There was this Swiss fairy named Berchtold; a grumpy Barbegazi, a helpful and shy, white-furred man with large feet. Berchtold came upon St. Gall, the Irish Monk, who traveled into the mountains to escape the complaining parishioners who frequented his hermitage. Often, like cats and dogs, the townspeople disagreed about how the village should be run. After the surprise of seeing Berchtold, St. Gall spoke about why he had fled the infighting.
Berchtold said the ability to respect someone even if the two of them disagreed—seems harder than ever at times when community members cut themselves off from those who don’t see the world as they do. Some village conflicts included questions about parenting, politics, and how the local cattle grazing in the hills was destroying the mountainside; which was now collapsing under the snow, causing deadly and destructive avalanches.
The Barbegazi had lived for hundreds of years in the mountains because of the stories about the humans who battled each other. Human fear had echoed into the peaceful hills before. Berchtold said the human strife occurred because the groups only hung out with their own kind. When you only hang out with your own group it can be very hard to see that there is another reality. The answer to the problem was that the villagers needed to exercise that part of human character called empathy. If St. Gall could encourage humans to exercise their brain’s empathy muscles, they would begin to slowly take their fingers out of their ears and engage in understanding the others world view. This first step would open the door to discussing what they had in common, which could lead to understanding important different views like politics, parenting, and eco-friendly farming.
The unsettled humans actually longed for connection with one another. The current conflicts were a painful breakdown and limited the wellbeing of all the families living in a village that had to depend on each other for survival. Although re-training the villagers to be understanding and tolerant would be difficult: it would lead to an “openness of thinking.” This creativity is only possible when humans are exposed to a wide range of viewpoints.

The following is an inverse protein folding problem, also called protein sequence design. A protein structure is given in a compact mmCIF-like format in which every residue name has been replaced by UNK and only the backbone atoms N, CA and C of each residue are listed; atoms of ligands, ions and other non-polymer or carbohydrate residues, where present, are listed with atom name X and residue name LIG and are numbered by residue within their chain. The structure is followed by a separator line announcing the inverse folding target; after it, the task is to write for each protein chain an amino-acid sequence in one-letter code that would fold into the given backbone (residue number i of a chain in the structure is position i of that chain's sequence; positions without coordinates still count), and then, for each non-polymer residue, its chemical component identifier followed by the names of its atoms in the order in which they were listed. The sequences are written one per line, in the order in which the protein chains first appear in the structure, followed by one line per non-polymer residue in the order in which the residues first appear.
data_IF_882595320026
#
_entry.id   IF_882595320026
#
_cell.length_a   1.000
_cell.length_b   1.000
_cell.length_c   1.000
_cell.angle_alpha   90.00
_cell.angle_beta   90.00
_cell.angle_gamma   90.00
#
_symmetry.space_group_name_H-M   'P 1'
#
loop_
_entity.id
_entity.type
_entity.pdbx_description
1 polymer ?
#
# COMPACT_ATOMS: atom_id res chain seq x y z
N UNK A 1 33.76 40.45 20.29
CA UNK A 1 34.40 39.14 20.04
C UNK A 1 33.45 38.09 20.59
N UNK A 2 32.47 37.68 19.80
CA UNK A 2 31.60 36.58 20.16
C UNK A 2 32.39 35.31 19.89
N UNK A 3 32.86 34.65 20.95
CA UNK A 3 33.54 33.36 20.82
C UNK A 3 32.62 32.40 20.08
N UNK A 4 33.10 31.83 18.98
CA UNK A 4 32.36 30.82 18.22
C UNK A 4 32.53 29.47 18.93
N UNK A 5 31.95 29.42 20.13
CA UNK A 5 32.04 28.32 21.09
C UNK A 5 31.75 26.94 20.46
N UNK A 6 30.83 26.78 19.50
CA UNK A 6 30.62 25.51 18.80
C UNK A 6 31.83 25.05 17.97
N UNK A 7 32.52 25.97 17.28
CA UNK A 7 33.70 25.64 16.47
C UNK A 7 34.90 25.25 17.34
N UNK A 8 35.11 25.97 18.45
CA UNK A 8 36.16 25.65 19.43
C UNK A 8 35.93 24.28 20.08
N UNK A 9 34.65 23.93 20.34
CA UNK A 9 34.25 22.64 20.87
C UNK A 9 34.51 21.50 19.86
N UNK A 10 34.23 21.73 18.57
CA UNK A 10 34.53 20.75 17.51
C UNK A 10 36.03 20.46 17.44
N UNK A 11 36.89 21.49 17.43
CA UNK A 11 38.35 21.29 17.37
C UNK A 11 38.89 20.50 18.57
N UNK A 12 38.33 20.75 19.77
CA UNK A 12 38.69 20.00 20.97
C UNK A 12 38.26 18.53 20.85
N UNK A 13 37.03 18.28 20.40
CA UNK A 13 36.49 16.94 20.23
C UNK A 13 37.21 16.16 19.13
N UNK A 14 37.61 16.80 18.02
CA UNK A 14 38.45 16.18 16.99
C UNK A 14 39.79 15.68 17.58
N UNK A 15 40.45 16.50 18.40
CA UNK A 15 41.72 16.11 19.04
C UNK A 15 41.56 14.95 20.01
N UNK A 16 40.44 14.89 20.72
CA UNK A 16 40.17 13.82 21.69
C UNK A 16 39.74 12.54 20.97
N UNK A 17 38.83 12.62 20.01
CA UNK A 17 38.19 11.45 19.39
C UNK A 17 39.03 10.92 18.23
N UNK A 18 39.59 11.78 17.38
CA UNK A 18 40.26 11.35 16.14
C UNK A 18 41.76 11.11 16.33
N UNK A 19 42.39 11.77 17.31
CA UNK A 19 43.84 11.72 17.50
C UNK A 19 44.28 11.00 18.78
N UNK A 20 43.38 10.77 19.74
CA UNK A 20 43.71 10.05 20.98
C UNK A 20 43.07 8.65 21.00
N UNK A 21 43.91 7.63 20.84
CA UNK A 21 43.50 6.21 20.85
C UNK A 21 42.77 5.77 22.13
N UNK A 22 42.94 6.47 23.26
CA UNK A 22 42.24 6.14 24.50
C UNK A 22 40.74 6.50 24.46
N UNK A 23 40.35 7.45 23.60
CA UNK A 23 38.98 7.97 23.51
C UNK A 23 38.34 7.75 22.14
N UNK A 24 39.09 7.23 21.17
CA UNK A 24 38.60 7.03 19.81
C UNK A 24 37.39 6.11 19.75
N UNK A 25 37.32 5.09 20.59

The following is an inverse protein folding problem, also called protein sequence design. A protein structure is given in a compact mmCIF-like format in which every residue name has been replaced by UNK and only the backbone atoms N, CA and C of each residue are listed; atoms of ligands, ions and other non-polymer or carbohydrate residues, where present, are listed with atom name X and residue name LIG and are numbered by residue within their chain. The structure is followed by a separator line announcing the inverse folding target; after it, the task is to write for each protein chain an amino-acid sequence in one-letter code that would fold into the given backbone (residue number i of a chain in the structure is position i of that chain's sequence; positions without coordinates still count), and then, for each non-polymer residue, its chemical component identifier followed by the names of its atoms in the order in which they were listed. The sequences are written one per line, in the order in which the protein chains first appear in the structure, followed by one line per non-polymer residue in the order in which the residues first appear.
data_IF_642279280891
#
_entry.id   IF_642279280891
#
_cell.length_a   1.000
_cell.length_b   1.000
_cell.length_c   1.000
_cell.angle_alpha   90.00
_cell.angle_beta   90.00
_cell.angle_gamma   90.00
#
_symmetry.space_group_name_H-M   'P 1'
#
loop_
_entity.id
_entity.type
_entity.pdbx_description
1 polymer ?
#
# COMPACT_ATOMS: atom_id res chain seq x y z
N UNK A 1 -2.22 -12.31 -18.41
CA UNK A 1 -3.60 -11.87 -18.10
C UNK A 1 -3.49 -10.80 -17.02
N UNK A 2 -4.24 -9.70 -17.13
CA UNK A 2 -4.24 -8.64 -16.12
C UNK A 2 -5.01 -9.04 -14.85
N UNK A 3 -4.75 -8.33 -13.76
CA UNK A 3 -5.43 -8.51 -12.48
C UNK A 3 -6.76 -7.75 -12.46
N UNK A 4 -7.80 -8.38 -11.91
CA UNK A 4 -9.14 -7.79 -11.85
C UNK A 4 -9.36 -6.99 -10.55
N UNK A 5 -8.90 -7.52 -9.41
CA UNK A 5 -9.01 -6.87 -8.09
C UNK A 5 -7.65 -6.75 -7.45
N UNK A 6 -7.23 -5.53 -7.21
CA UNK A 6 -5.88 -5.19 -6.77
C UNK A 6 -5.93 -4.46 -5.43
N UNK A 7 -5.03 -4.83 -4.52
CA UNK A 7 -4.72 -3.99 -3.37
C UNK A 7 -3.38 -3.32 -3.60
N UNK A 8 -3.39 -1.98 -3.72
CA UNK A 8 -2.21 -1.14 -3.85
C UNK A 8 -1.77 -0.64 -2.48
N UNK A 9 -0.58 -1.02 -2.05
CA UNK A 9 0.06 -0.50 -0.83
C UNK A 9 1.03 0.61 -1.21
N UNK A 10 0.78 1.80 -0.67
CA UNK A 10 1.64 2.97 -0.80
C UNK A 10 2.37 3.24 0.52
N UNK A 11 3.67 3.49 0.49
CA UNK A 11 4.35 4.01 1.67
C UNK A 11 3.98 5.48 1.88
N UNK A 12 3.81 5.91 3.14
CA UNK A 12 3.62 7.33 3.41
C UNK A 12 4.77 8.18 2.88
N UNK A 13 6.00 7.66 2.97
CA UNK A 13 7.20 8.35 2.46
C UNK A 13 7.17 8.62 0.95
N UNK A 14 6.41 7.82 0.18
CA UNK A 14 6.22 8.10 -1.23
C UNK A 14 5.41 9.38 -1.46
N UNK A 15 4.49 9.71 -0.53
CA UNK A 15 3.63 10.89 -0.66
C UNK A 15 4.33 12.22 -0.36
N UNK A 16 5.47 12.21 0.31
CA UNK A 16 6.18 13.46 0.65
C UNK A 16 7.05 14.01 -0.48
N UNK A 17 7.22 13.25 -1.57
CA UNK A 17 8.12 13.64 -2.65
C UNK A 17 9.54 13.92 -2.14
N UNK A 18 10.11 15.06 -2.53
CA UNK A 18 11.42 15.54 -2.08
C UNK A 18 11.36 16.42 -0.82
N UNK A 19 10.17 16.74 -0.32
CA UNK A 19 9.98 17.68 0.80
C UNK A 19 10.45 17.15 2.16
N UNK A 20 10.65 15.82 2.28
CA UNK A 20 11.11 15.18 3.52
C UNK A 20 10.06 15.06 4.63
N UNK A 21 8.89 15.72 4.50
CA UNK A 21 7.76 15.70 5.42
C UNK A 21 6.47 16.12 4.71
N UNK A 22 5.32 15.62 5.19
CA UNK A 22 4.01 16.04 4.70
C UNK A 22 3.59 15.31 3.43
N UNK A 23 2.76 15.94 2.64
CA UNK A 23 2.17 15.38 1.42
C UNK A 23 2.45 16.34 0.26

St. Gall asked open-minded leaders from opposing sides to knock on the doors of the opposing groups and instead of debating keep the conversation about how their life experiences had led them to believe as they did. By using this strategy, the townspeople, even months later, begin to feel less prejudiced about people they had previously found hard to tolerate.
For centuries, Switzerland has abided by a policy of neutrality in global political affairs. In the interest of self-preservation, Switzerland has maintained its impartial stance and has looked to avoid conflict. During World War I, it mobilized its army and accepted refugees but also refused to take sides militarily.
During these divided times, instead of getting into a shouting match over your political views, TRY TOLERANCE. Go for understanding . . . not agreement. Take this first step toward your own wellness and community wellness can follow. Regardless of who wins the next Presidential election, America needs to heal not only from the effects of a deadly world-pandemic; but come together to build an America that respects everyone’s individual worldviews
I happen to come across a new book about coming together in divided times. Jonathan Sacks talks briefly about his book in the YouTube below.
Did you know I’m actually a living, breathing person on the other side of these web, facebook, and email pages, one who wants to help people use their powerful imagination and explore their individual creativity? If you’ve got a quick question I can answer, don’t hesitate to hit reply anytime.
Mary “Cathy” Wilson